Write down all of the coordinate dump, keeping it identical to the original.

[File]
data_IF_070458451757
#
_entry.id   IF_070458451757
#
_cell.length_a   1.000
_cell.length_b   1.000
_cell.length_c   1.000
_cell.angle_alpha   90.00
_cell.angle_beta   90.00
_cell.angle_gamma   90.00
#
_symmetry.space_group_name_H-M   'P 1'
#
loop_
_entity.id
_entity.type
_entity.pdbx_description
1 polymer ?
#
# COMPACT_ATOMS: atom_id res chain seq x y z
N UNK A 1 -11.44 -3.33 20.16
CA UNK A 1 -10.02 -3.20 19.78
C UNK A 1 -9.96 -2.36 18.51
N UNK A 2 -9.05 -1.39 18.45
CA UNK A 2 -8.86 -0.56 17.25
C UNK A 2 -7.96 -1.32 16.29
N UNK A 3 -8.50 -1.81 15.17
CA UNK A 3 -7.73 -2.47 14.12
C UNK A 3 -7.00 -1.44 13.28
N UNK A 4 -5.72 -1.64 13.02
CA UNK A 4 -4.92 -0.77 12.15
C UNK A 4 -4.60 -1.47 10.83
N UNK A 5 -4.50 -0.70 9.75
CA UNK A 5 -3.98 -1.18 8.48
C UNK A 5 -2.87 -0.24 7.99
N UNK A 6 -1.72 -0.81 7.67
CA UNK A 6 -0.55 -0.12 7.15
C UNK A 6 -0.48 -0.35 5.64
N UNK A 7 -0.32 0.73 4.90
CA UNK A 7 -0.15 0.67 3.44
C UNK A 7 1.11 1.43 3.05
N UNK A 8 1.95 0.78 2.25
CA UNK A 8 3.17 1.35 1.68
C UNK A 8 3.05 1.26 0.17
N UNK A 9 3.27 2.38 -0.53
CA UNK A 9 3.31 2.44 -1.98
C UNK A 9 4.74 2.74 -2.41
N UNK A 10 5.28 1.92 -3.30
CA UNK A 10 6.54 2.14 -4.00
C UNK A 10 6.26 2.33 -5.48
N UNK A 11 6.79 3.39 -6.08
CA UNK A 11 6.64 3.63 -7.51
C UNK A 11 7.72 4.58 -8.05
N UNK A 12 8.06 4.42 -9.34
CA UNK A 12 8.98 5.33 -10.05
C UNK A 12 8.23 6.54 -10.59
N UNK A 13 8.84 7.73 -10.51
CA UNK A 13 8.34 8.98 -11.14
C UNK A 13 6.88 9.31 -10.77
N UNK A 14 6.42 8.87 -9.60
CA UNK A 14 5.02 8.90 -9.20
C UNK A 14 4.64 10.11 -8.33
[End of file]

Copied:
data_IF_070458451757
#
_entry.id   IF_070458451757
#
_cell.length_a   1.000
_cell.length_b   1.000
_cell.length_c   1.000
_cell.angle_alpha   90.00
_cell.angle_beta   90.00
_cell.angle_gamma   90.00
#
_symmetry.space_group_name_H-M   'P 1'
#
loop_
_entity.id
_entity.type
_entity.pdbx_description
1 polymer ?
#
# COMPACT_ATOMS: atom_id res chain seq x y z
N UNK A 1 -11.44 -3.33 20.16
CA UNK A 1 -10.02 -3.20 19.78
C UNK A 1 -9.96 -2.36 18.51
N UNK A 2 -9.05 -1.39 18.45
CA UNK A 2 -8.86 -0.56 17.25
C UNK A 2 -7.96 -1.32 16.29
N UNK A 3 -8.50 -1.81 15.17
CA UNK A 3 -7.73 -2.47 14.12
C UNK A 3 -7.00 -1.44 13.28
N UNK A 4 -5.72 -1.64 13.02
CA UNK A 4 -4.92 -0.77 12.15
C UNK A 4 -4.60 -1.47 10.83
N UNK A 5 -4.50 -0.70 9.75
CA UNK A 5 -3.98 -1.18 8.48
C UNK A 5 -2.87 -0.24 7.99
N UNK A 6 -1.72 -0.81 7.67
CA UNK A 6 -0.55 -0.12 7.15
C UNK A 6 -0.48 -0.35 5.64
N UNK A 7 -0.32 0.73 4.90
CA UNK A 7 -0.15 0.67 3.44
C UNK A 7 1.11 1.43 3.05
N UNK A 8 1.95 0.78 2.25
CA UNK A 8 3.17 1.35 1.68
C UNK A 8 3.05 1.26 0.17
N UNK A 9 3.27 2.38 -0.53
CA UNK A 9 3.31 2.44 -1.98
C UNK A 9 4.74 2.74 -2.41
N UNK A 10 5.28 1.92 -3.30
CA UNK A 10 6.54 2.14 -4.00
C UNK A 10 6.26 2.33 -5.48
N UNK A 11 6.79 3.39 -6.08
CA UNK A 11 6.64 3.63 -7.51
C UNK A 11 7.72 4.58 -8.05
N UNK A 12 8.06 4.42 -9.34
CA UNK A 12 8.98 5.33 -10.05
C UNK A 12 8.23 6.54 -10.59
N UNK A 13 8.84 7.73 -10.51
CA UNK A 13 8.34 8.98 -11.14
C UNK A 13 6.88 9.31 -10.77
N UNK A 14 6.42 8.87 -9.60
CA UNK A 14 5.02 8.90 -9.20
C UNK A 14 4.64 10.11 -8.33